BuTrans patches are transdermal, self-adhesive patches licensed for the treatment of constant, moderate, non-malignant pain when an opioid is necessary for obtaining adequate analgesia.

BuTrans patches contain buprenorphine and are available in 4 patch strengths: 5 μg/h, 10 μg/h, 15 μg/h and 20 μg/h. Either one or two patches of any strength may be applied simultaneously, for a total of eight dosage options up to a maximum of 40 µg/h.

Structure of the BuTrans patch

Structure of the BuTrans patch1

Buprenorphine is incorporated into an adhesive polymer matrix (acrylate vinyl acetate), from which it is continuously released into the systemic circulation over 7 days.

BuTrans is not licensed for the treatment of acute pain.

  • As with all opioids, side effects have been reported with the use of Butrans. Prior to prescribing Butrans, physicians should familiarise themselves with all of the adverse event and safety information provided in the SmPC
  • Patients should be carefully selected and regularly monitored to ensure that opioids are prescribed appropriately.2-4
  • Patients should be made aware of the potential opioid side effects and the potential for misuse, abuse and addiction.3,4
  • Clear treatment goals related to pain and function should be agreed with the patient.2-4
  • Start at lowest possible dose and up-titrate stepwise according to individual patient response.2
  • The lowest effective dose should be prescribed.2-4
  • Patients should be monitored throughout opioid treatment to reassess the benefits and risks of continued therapy. If benefits do not outweigh risks, reconsider the treatment plans and doses of opioids should be tapered down or discontinued.2-4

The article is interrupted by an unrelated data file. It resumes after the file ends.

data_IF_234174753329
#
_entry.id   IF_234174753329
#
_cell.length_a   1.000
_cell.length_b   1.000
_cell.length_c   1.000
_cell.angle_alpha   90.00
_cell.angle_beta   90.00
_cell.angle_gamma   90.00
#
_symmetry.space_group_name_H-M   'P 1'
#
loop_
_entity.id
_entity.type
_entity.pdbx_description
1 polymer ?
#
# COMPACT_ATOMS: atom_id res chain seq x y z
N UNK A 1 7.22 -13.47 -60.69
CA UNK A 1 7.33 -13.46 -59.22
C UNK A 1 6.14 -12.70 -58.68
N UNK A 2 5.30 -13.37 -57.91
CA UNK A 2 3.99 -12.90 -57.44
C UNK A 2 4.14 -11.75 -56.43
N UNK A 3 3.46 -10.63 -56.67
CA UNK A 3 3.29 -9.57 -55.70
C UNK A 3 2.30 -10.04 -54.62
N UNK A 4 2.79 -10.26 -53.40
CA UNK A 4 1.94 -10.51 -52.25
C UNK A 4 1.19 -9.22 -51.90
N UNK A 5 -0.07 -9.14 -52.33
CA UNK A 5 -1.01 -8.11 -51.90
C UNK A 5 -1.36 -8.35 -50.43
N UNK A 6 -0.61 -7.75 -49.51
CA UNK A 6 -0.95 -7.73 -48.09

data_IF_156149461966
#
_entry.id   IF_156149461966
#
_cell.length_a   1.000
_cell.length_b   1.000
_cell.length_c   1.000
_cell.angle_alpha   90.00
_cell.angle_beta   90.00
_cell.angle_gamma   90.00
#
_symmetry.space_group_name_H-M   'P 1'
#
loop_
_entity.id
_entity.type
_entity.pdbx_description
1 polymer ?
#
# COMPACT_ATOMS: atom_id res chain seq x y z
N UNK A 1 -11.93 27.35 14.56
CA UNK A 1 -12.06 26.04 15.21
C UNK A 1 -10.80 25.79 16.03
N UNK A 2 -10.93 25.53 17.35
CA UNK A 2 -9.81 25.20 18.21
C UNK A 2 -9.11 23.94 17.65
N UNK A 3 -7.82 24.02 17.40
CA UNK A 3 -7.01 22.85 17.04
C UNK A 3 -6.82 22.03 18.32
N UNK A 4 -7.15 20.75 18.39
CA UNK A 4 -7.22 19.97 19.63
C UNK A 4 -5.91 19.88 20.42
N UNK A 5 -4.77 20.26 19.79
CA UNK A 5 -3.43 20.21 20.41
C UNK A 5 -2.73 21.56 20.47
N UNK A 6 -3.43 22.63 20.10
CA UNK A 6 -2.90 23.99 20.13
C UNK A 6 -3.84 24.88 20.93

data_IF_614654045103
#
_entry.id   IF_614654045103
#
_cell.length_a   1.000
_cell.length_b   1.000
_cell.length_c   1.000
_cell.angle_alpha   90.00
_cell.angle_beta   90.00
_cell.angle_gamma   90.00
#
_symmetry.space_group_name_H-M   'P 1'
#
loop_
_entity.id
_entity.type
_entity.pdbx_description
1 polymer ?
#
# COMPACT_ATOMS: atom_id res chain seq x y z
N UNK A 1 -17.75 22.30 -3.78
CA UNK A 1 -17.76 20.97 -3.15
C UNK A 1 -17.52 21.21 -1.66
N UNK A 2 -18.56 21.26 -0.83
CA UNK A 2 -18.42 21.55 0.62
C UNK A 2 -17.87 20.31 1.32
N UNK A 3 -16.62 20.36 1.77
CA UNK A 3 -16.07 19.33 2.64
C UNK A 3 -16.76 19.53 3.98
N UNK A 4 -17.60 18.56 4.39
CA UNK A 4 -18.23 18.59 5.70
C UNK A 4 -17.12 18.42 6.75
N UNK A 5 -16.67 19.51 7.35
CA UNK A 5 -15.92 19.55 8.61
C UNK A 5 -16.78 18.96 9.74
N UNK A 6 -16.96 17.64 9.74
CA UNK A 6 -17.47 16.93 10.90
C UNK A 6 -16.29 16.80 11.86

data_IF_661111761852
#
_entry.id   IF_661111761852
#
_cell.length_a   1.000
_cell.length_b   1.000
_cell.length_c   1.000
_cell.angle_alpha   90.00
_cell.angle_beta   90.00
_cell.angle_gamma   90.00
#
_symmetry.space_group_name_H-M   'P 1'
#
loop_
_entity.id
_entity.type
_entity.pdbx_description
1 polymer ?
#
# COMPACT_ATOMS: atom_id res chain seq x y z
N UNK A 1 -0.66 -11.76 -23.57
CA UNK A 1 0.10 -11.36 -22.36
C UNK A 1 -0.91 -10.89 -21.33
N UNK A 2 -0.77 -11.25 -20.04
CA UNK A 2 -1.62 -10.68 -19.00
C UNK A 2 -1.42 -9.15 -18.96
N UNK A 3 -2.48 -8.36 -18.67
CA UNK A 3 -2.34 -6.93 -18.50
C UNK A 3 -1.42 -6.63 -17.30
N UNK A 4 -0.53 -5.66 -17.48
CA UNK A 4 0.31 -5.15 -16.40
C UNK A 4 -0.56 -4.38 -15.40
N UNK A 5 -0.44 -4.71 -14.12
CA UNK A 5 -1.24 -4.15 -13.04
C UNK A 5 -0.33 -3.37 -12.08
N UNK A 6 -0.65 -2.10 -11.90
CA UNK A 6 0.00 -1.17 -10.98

• If discontinuing treatment, the dose should be gradually decreased by 10% every week or every 2 weeks (dependent on patient response) to prevent symptoms of withdrawal.4
  • Addiction is possible even when opioids are taken as directed. The exact prevalence of addiction in patients treated with opioids for chronic pain is difficult to determine.5 Signs of addictive behaviour should be monitored and addressed.3,4
  1. Evans HC, Easthope SE. Transdermal buprenorphine. Drugs 2003; 63: 1999-2010.
  2. O’Brien T, Christrup LL, Drewes AM et al. European Pain Federation position paper on appropriate use in chronic pain management. Eur J Pain 2017;21:3-19.
  3. Dowell D, Haegerich T, Chou R. CDC Guideline for Prescribing Opioids for Chronic Pain— United States, 2016.
  4. Faculty of Pain Medicine. Opioids Aware: A resource for patients and healthcare professionals to support prescribing of opioid medicines for pain https://www.fpm.ac.uk/faculty-of-pain-medicine/opioids-aware [Accessed August 2017].
  5. Rosenblum A, Marsch LA, Joseph H et al. Opioids and the treatment of chronic pain: controversies, current status, and future directions. Exp Clin Psychopharmacol. 2008;16:405–16.